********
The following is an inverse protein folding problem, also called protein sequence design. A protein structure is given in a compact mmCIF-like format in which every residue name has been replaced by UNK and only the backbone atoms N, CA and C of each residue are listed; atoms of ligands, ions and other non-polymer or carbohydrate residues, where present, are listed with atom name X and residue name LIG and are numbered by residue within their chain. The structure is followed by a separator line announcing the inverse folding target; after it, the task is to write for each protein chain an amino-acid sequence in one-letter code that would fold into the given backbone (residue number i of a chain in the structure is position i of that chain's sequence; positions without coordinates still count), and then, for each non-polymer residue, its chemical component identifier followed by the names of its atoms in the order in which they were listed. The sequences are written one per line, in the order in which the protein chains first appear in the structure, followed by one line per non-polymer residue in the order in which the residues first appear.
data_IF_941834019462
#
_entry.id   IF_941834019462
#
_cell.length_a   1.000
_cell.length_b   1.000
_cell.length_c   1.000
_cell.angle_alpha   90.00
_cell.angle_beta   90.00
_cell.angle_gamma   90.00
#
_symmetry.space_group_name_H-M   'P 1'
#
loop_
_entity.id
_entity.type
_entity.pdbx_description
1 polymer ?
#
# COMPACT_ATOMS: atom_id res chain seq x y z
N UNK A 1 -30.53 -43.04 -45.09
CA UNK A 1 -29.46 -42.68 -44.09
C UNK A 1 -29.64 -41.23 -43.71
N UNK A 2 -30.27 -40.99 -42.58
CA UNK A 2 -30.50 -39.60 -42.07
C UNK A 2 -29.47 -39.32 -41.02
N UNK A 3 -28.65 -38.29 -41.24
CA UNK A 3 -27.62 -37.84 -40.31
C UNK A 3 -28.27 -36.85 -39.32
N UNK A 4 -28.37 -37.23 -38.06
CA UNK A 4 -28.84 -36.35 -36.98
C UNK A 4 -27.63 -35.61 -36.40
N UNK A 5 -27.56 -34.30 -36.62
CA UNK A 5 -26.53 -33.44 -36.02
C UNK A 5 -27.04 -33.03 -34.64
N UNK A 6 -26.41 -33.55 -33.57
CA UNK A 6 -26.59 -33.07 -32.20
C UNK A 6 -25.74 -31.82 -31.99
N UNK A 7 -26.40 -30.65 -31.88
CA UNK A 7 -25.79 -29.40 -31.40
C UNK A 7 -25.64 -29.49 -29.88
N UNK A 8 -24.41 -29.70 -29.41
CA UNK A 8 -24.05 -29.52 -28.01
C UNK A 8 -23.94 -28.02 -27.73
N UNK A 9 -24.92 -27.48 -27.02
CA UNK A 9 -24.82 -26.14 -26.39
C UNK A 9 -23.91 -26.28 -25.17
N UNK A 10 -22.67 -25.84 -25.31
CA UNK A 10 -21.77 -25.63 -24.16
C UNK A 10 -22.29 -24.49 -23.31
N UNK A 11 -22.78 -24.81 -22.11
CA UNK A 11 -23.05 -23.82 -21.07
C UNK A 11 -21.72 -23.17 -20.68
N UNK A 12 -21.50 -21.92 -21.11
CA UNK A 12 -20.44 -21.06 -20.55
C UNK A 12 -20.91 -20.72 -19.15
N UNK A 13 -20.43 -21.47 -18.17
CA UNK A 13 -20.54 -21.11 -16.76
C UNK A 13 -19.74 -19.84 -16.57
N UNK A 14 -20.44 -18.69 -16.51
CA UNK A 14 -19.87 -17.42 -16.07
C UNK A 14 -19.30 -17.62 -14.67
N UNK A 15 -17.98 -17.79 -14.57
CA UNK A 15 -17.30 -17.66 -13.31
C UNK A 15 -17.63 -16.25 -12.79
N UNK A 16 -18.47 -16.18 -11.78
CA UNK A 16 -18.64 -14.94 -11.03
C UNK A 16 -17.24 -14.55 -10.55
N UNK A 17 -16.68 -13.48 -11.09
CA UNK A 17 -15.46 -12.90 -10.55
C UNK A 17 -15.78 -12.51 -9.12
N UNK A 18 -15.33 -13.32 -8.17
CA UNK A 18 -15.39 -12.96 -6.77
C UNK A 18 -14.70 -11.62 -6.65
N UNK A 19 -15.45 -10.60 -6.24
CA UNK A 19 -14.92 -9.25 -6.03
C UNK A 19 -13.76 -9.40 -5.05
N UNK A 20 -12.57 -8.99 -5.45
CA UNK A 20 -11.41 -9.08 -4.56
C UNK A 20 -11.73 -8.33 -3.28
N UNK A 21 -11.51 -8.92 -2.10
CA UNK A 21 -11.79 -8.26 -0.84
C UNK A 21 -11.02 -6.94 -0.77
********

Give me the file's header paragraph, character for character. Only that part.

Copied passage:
The following is an inverse protein folding problem, also called protein sequence design. A protein structure is given in a compact mmCIF-like format in which every residue name has been replaced by UNK and only the backbone atoms N, CA and C of each residue are listed; atoms of ligands, ions and other non-polymer or carbohydrate residues, where present, are listed with atom name X and residue name LIG and are numbered by residue within their chain. The structure is followed by a separator line announcing the inverse folding target; after it, the task is to write for each protein chain an amino-acid sequence in one-letter code that would fold into the given backbone (residue number i of a chain in the structure is position i of that chain's sequence; positions without coordinates still count), and then, for each non-polymer residue, its chemical component identifier followed by the names of its atoms in the order in which they were listed. The sequences are written one per line, in the order in which the protein chains first appear in the structure, followed by one line per non-polymer residue in the order in which the residues first appear.